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Supporting Joint Health with Willow bark, Ginger, and Boswellia serrata*

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As we age, the maintenance of joint health is dependent on many anatomical, functional, and biological factors. From an anatomical standpoint, individual joint morphology and extra weight can be responsible for pressure points within the joint that can erode cartilage tissue over time and create friction zones that will necessitate repair to maintain the functional health of the joint. Some of the functional factors that may be responsible for premature joint aging are poor muscle function and joint overuse. As for biological factors, the combination of anatomical and functional joint issues may result in creating an unfavorable environment that translates into the generation of biological stress inside joints. Supplementing the diet with appropriate nutrients and botanicals can help maintain healthy joints by contributing to normal joint tissue healing and by supporting a normal response to biological stress.*

While many botanicals can be used to support healthy joint function, willow bark, ginger root, and Boswellia serrata have been clinically studied and are excellent considerations for their joint support properties*

Willow bark has been used for therapeutic purposes for centuries, dating back more than 4,000 years with Sumerians, Babylonians, and ancient Greeks using this botanical to treat common ailments. Nowadays, the use of willow bark is well understood and is summarized in publications by USP, WHO and EMA.*1 Typically, white willow bark consists of 2-3 year old branches harvested during early spring. Its main bioactive constituent, salicin, is metabolized in the body into salicylic acid.*2 In addition to salicylates, willow bark also has polyphenols, including flavonoids, proanthocyanidins, and tannins that are thought to contribute to its biological activity. When the immune system is triggered, active constituents of willow bark extracts have been shown to regulate the normal balance of key immune mediators in part by inhibiting cyclooxygenase II enzymatic activity, which may contribute to its analgesic effect.* Pharmacokinetic studies have shown that after oral ingestion of salicin, peak serum of salicylic acid levels are reached within less than two hours and the observed area under the curve (AUC) of salicylic acid is equivalent to that expected from the intake of 87 mg of acetylsalicylic acid.1,3 Clinical studies confirm that willow bark extracts can help to alleviate minor aches and pains associated with overexertion.*4,5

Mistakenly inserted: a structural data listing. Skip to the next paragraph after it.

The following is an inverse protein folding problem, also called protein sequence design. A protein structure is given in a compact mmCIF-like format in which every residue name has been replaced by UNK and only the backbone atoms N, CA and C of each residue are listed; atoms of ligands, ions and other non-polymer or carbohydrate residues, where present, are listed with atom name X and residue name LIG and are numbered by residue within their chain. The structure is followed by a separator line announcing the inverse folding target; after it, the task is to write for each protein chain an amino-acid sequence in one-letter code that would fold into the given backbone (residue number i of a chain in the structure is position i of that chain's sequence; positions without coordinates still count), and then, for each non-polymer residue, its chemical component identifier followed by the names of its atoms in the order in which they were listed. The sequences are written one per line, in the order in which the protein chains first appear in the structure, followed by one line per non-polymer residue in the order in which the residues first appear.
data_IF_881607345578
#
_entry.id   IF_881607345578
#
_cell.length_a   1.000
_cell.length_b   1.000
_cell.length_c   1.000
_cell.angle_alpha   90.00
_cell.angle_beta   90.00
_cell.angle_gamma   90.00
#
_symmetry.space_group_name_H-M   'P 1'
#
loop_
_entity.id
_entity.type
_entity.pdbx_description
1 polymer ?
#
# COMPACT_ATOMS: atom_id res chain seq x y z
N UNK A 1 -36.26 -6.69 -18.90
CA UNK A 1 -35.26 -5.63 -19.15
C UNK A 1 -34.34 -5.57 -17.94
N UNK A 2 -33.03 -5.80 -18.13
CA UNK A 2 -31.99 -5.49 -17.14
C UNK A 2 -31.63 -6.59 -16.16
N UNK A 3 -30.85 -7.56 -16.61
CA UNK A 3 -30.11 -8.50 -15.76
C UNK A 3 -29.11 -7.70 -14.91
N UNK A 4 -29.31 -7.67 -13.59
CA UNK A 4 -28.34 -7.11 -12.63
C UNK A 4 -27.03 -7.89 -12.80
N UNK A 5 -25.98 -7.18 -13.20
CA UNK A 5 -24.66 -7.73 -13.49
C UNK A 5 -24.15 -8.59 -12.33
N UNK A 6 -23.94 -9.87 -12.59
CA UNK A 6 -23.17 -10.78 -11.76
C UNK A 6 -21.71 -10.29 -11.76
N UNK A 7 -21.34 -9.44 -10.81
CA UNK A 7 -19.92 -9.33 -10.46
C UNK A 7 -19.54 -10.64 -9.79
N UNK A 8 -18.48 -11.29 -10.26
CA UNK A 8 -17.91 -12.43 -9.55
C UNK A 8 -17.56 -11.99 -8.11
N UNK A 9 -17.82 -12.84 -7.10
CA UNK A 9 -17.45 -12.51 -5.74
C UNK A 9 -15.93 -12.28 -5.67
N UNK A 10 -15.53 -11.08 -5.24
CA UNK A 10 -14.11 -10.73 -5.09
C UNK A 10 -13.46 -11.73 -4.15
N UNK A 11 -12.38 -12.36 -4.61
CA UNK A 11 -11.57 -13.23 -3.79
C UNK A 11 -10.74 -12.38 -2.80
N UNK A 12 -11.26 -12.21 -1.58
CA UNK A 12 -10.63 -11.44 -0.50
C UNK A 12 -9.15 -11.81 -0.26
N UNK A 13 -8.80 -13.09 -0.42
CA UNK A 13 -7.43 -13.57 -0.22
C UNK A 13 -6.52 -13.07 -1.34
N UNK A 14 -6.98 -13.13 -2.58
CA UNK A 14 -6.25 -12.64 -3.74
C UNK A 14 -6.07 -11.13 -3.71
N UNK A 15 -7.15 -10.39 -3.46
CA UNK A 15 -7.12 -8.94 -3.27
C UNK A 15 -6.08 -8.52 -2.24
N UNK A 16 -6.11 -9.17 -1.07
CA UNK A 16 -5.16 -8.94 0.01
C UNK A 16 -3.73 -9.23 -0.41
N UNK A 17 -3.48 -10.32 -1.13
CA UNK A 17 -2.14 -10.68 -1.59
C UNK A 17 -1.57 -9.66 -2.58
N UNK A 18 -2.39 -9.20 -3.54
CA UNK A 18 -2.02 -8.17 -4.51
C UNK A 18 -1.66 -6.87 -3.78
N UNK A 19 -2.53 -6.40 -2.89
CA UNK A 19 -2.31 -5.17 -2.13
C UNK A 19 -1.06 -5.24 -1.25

Ginger root is another traditional herb with many applications for health supporting purposes. It is usually thought of in the context of relief from occasional nausea, but it has also been used for centuries by herbalists for its pain-relieving effects.* Ginger possesses numerous active constituents, including gingerols, shogaols, and many other bioactive compounds including volatile oils. Research indicates that the pain-relieving effects of ginger are likely to be related to the inhibitory effect of 6-shogaol on the release of substance P.* Substance P is associated with normal immune responses to bodily stress and pain perception.* Ginger influences a number of aspects of the immune response to biological stress.* Gingerols and shogaols are known to regulate the normal balance of key immune mediators released when the immune system is triggered.* In addition, human and laboratory research indicate that ginger may inhibit many other biological pathways that are activated when the immune system is triggered.* In clinical settings, supplementing the diet with 4 g of ginger powder for five days prior to high-intensity resistance exercise, ginger may help support muscle recovery.*6 Clinical evidence demonstrates that ginger root and ginger extracts are effective relievers of pain due to overstress or exertion, as well as for occasional pain related to typical menstrual cycles.*7,8